LITTLE ROCK — State officials made a direct pitch to legislators Wednesday for adding thousands of poor Arkansans to the state’s Medicaid rolls under the federal health care act.
Skeptical Republicans pointed to the burgeoning federal debt and questioned whether expanding Medicaid would address root problems with the health care system.
Medicaid Director Andy Allison, Surgeon General Joe Thompson and Insurance Commissioner Jay Bradford testified Wednesday morning before the Hospital and Medicaid Study Subcommittee of the Legislative Council.
All three said the state would have much to gain by expanding Medicaid to include people earning up to 138 percent of the federal poverty level, as the federal Affordable Health Care Act proposes. Between 200,000 and 250,000 more people would be covered by the federal-state health care program for the poor, the elderly and the disabled under the expansion, they said.
The federal poverty level for a family of four is $23,050. Under the expansion, a family of four earning up to $31,809 would be eligible for Medicaid.
The U.S. Supreme Court recently upheld the health care reform law but said its Medicaid expansion provision must be optional for the states. Allison told the panel expansion would provide health care coverage to a large portion of Arkansans who cannot now afford health insurance, with most of the cost paid by the federal government.
The state Department of Human Services has estimated that with the influx of federal dollars the state would see a net savings of $372 million over the first seven years of the expansion, when benefits such as state income taxes collected on the federal money and reduced uncompensated care are factored in.
“It would be very difficult to turn down that kind of money to accomplish that much good,” Allison said.
Thompson said Arkansas is one of the poorest states in the nation and has one of the highest uninsured rates, which means it is one of the states with the most to gain from the expansion.
“The Affordable Care Act does a fundamental redistribution of federal dollars from states that have a low uninsured rate, like Massachusetts at 7 percent, to states that have a high uninsured rate, like Arkansas at 25 percent,” he said.
The Affordable Care Act provides subsidies to help people between 100 percent and 400 percent of the poverty level buy health insurance, but it provides no subsidies for people below 100 percent of the poverty level. Medicaid in Arkansas is currently available only to people up to 17 percent of the poverty level, so people between 17 percent and 100 percent of the level would not have access to health insurance without the expansion, Bradford said.
“Their health is going to continue to be bad, and they’re going to be a burden to the system. And then when you pay your insurance premium on your insurance, the cost is on you,” he said.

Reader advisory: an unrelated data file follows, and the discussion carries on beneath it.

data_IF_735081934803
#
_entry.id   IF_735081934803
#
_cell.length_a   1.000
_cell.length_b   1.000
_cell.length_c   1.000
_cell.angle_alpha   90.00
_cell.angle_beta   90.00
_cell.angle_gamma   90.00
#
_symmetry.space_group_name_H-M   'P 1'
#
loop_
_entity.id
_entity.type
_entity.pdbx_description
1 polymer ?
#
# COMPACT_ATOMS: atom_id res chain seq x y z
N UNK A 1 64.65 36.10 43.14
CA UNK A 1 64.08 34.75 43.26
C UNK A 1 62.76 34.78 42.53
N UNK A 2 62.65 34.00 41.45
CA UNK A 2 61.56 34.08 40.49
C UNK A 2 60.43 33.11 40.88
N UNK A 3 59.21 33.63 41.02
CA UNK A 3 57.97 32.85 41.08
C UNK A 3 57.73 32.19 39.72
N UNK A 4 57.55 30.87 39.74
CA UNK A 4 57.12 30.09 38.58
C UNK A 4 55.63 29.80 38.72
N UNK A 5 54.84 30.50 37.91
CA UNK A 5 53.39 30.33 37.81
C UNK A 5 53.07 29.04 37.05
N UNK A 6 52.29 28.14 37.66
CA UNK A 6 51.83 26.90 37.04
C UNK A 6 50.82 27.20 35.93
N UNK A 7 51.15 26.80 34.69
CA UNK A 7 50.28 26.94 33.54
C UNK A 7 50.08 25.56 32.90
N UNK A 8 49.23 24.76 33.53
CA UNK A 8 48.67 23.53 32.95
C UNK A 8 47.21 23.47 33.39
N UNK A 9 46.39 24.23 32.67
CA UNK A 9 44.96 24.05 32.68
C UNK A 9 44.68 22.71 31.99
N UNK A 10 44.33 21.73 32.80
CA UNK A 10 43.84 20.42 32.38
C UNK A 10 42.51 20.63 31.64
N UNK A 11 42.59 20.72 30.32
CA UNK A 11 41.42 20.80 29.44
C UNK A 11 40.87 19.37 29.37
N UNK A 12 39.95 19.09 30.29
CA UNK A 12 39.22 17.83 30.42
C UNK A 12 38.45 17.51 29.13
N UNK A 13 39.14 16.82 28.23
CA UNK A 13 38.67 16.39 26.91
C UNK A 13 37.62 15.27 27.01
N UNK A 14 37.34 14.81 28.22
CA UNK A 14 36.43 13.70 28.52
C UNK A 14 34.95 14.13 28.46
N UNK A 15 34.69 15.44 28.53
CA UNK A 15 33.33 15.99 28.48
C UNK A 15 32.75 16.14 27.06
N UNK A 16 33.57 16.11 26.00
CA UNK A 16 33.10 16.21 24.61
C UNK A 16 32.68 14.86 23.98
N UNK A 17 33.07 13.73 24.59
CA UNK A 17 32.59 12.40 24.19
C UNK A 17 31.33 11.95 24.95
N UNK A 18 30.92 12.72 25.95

But Republican legislators expressed reservations about the expansion, which Democratic Gov. Mike Beebe has said he is inclined to support.
“We have to be careful about accepting federal dollars with the thinking in mind that the federal government is so far in debt,” said Rep. David Meeks, R-Conway. “Eventually, China is going to stop loaning us money and we’re not going to have the money from the federal government to fund some of our programs.”
Dan Rahn, Chancellor of the University of Arkansas for Medical Sciences, and Bo Ryall, president and CEO of the Arkansas Hospital Association, testified that expanding Medicaid would greatly reduce uncompensated care at hospitals. In 2010, uncompensated care costs to Arkansas hospitals were estimated at $338 million.
Ryall also said health care costs should go down if patients receive routine care rather than seeking care only in emergencies.
“They will be receiving care along the way, which would be cheaper, rather than waiting till they are at their sickest point and then showing up at the emergency room,” he said.
Rep. John Burris, R-Harrison, questioned whether expanding Medicaid would be enough in itself to change people’s behavior.
“I know people that go to the ER,” Burris said. “Some of them are my cousins. And they don’t go because they don’t have access (to routine care). They go because they’re lazy.”
Also during the hearing, Bradford told the panel the state has applied for an $18 million federal grant to continue preparing to implement an insurance exchange, another part of the federal health care law. Most of the money will go to educate Arkansans about the exchange and get them enrolled, he said.
The state previously has received $8.7 million in federal grant money to prepare for the exchange, which Bradford said the state hopes to run in conjunction with the federal government.